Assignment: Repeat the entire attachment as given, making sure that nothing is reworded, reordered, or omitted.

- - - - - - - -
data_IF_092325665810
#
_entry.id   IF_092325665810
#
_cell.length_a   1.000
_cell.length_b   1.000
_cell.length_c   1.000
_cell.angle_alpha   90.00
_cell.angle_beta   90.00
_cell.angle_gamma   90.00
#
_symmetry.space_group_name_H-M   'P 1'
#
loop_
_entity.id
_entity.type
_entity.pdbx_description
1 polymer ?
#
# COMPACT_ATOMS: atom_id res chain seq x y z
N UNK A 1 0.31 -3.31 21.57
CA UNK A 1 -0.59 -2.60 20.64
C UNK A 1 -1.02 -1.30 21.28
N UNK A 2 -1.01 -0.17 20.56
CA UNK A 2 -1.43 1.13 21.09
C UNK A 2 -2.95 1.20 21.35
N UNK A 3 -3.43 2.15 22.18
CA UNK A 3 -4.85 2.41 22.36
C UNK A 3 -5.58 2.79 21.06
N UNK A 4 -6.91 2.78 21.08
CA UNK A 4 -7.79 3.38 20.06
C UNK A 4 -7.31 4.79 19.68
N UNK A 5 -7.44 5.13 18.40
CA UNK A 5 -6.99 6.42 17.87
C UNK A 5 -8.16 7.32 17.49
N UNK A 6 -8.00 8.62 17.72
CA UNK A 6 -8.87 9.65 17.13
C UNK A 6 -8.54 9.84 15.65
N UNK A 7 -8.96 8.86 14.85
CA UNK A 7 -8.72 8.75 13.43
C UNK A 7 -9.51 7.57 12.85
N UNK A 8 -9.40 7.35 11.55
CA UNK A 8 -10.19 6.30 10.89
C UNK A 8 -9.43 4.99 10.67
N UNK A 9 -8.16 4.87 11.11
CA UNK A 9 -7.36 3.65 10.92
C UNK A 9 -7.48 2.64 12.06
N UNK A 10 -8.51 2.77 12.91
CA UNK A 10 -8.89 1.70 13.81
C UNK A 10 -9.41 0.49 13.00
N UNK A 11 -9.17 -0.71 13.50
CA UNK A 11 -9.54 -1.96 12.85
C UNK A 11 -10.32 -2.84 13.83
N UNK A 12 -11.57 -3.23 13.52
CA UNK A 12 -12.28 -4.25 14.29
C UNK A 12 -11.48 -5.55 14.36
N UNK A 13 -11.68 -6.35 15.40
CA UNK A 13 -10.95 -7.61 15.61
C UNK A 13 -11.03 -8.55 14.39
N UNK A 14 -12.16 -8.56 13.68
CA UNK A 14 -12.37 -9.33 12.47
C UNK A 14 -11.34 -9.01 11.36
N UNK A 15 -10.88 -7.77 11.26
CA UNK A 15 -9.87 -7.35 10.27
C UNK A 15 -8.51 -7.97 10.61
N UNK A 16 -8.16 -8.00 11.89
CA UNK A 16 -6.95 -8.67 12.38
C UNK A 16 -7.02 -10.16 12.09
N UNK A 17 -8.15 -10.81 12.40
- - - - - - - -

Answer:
data_IF_092325665810
#
_entry.id   IF_092325665810
#
_cell.length_a   1.000
_cell.length_b   1.000
_cell.length_c   1.000
_cell.angle_alpha   90.00
_cell.angle_beta   90.00
_cell.angle_gamma   90.00
#
_symmetry.space_group_name_H-M   'P 1'
#
loop_
_entity.id
_entity.type
_entity.pdbx_description
1 polymer ?
#
# COMPACT_ATOMS: atom_id res chain seq x y z
N UNK A 1 0.31 -3.31 21.57
CA UNK A 1 -0.59 -2.60 20.64
C UNK A 1 -1.02 -1.30 21.28
N UNK A 2 -1.01 -0.17 20.56
CA UNK A 2 -1.43 1.13 21.09
C UNK A 2 -2.95 1.20 21.35
N UNK A 3 -3.43 2.15 22.18
CA UNK A 3 -4.85 2.41 22.36
C UNK A 3 -5.58 2.79 21.06
N UNK A 4 -6.91 2.78 21.08
CA UNK A 4 -7.79 3.38 20.06
C UNK A 4 -7.31 4.79 19.68
N UNK A 5 -7.44 5.13 18.40
CA UNK A 5 -6.99 6.42 17.87
C UNK A 5 -8.16 7.32 17.49
N UNK A 6 -8.00 8.62 17.72
CA UNK A 6 -8.87 9.65 17.13
C UNK A 6 -8.54 9.84 15.65
N UNK A 7 -8.96 8.86 14.85
CA UNK A 7 -8.72 8.75 13.43
C UNK A 7 -9.51 7.57 12.85
N UNK A 8 -9.40 7.35 11.55
CA UNK A 8 -10.19 6.30 10.89
C UNK A 8 -9.43 4.99 10.67
N UNK A 9 -8.16 4.87 11.11
CA UNK A 9 -7.36 3.65 10.92
C UNK A 9 -7.48 2.64 12.06
N UNK A 10 -8.51 2.77 12.91
CA UNK A 10 -8.89 1.70 13.81
C UNK A 10 -9.41 0.49 13.00
N UNK A 11 -9.17 -0.71 13.50
CA UNK A 11 -9.54 -1.96 12.85
C UNK A 11 -10.32 -2.84 13.83
N UNK A 12 -11.57 -3.23 13.52
CA UNK A 12 -12.28 -4.25 14.29
C UNK A 12 -11.48 -5.55 14.36
N UNK A 13 -11.68 -6.35 15.40
CA UNK A 13 -10.95 -7.61 15.61
C UNK A 13 -11.03 -8.55 14.39
N UNK A 14 -12.16 -8.56 13.68
CA UNK A 14 -12.37 -9.33 12.47
C UNK A 14 -11.34 -9.01 11.36
N UNK A 15 -10.88 -7.77 11.26
CA UNK A 15 -9.87 -7.35 10.27
C UNK A 15 -8.51 -7.97 10.61
N UNK A 16 -8.16 -8.00 11.89
CA UNK A 16 -6.95 -8.67 12.38
C UNK A 16 -7.02 -10.16 12.09
N UNK A 17 -8.15 -10.81 12.40